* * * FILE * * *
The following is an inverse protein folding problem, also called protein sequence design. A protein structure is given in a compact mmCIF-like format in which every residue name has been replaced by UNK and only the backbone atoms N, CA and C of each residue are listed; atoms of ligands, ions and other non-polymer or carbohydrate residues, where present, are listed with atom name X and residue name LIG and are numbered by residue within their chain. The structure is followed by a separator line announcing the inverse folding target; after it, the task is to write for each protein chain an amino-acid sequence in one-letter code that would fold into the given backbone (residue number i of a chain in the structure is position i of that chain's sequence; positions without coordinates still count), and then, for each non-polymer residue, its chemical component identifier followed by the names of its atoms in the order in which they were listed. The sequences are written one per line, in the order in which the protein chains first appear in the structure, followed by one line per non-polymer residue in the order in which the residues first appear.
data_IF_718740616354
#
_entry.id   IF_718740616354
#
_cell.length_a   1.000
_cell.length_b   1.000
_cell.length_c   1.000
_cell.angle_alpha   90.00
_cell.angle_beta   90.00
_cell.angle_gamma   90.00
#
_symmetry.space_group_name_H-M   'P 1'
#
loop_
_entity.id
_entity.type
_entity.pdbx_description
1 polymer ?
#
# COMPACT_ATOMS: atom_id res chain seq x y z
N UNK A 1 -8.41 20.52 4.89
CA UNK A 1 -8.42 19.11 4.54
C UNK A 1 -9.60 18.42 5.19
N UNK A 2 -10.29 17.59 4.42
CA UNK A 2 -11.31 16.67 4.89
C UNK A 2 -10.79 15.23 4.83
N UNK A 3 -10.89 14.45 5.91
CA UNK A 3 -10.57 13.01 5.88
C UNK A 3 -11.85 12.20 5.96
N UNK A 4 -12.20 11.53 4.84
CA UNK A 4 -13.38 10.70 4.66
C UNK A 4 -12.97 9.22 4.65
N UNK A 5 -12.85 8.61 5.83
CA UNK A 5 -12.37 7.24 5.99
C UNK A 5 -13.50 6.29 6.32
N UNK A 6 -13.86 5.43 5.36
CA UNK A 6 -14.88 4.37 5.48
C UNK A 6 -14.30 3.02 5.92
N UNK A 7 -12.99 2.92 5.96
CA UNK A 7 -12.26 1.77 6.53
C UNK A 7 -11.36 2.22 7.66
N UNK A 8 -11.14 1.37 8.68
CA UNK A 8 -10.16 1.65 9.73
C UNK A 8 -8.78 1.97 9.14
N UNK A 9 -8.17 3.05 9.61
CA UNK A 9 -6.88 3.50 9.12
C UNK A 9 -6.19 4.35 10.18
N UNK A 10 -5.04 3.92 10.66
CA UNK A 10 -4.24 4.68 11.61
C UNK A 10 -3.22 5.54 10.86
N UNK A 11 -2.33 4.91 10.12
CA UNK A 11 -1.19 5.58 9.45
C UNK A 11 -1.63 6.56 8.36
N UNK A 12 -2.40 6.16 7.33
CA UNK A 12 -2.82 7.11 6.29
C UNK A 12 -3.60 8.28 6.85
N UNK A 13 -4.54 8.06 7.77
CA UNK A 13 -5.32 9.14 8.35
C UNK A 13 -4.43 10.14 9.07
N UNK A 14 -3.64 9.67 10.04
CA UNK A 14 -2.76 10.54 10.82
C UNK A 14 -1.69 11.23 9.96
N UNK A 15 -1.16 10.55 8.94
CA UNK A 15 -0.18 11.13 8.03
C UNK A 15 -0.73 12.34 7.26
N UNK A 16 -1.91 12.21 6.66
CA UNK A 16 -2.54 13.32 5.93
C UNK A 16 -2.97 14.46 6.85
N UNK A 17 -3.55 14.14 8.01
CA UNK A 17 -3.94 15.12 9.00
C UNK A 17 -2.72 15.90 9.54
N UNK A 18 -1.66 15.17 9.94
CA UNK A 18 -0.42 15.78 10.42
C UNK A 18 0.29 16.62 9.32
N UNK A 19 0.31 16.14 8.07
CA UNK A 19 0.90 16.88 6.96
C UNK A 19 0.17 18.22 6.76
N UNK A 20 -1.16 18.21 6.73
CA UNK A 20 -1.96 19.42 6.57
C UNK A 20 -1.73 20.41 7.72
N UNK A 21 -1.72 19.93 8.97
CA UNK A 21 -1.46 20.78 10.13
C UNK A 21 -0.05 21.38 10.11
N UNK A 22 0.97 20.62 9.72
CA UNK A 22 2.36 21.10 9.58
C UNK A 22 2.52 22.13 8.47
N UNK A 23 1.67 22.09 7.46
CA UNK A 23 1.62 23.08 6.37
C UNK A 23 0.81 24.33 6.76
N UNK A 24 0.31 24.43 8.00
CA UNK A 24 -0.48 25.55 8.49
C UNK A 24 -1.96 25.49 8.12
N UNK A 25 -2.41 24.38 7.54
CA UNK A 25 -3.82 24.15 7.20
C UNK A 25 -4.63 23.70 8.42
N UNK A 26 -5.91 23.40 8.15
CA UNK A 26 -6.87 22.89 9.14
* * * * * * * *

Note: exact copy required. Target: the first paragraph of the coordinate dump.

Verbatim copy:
The following is an inverse protein folding problem, also called protein sequence design. A protein structure is given in a compact mmCIF-like format in which every residue name has been replaced by UNK and only the backbone atoms N, CA and C of each residue are listed; atoms of ligands, ions and other non-polymer or carbohydrate residues, where present, are listed with atom name X and residue name LIG and are numbered by residue within their chain. The structure is followed by a separator line announcing the inverse folding target; after it, the task is to write for each protein chain an amino-acid sequence in one-letter code that would fold into the given backbone (residue number i of a chain in the structure is position i of that chain's sequence; positions without coordinates still count), and then, for each non-polymer residue, its chemical component identifier followed by the names of its atoms in the order in which they were listed. The sequences are written one per line, in the order in which the protein chains first appear in the structure, followed by one line per non-polymer residue in the order in which the residues first appear.